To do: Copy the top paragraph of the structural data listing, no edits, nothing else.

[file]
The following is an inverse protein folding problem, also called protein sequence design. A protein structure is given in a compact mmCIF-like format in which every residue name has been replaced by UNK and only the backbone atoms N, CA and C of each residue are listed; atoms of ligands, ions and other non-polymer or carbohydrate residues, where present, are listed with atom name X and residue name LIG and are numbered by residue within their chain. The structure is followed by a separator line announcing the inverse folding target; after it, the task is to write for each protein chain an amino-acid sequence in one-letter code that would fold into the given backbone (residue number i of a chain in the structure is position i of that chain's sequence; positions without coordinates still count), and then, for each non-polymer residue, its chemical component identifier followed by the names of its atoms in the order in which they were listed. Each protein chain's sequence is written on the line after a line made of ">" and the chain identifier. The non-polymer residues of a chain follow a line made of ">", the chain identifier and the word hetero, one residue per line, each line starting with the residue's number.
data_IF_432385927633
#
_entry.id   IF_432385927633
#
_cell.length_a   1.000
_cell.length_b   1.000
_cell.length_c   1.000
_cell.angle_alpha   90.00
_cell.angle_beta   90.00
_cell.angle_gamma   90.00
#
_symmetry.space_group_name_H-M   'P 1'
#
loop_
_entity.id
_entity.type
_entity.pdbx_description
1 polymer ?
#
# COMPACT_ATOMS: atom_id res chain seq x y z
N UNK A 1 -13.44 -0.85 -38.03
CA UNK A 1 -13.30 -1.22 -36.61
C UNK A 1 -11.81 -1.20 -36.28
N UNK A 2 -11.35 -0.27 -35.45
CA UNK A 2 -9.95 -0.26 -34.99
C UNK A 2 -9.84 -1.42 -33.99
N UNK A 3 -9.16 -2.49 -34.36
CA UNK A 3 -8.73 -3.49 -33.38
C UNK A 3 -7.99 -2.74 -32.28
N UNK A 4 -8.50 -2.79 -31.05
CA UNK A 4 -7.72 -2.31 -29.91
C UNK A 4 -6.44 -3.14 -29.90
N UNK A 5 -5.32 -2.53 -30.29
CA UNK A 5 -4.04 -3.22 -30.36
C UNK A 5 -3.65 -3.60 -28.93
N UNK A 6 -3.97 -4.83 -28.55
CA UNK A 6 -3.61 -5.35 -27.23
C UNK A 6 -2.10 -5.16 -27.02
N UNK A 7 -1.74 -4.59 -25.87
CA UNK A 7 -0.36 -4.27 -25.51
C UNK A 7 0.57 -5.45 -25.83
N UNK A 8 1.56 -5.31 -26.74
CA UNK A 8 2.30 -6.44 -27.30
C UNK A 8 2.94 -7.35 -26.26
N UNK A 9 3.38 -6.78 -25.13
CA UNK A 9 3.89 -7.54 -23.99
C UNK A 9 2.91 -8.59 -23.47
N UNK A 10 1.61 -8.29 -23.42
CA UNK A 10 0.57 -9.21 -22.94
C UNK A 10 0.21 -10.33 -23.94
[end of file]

The following is an inverse protein folding problem, also called protein sequence design. A protein structure is given in a compact mmCIF-like format in which every residue name has been replaced by UNK and only the backbone atoms N, CA and C of each residue are listed; atoms of ligands, ions and other non-polymer or carbohydrate residues, where present, are listed with atom name X and residue name LIG and are numbered by residue within their chain. The structure is followed by a separator line announcing the inverse folding target; after it, the task is to write for each protein chain an amino-acid sequence in one-letter code that would fold into the given backbone (residue number i of a chain in the structure is position i of that chain's sequence; positions without coordinates still count), and then, for each non-polymer residue, its chemical component identifier followed by the names of its atoms in the order in which they were listed. Each protein chain's sequence is written on the line after a line made of ">" and the chain identifier. The non-polymer residues of a chain follow a line made of ">", the chain identifier and the word hetero, one residue per line, each line starting with the residue's number.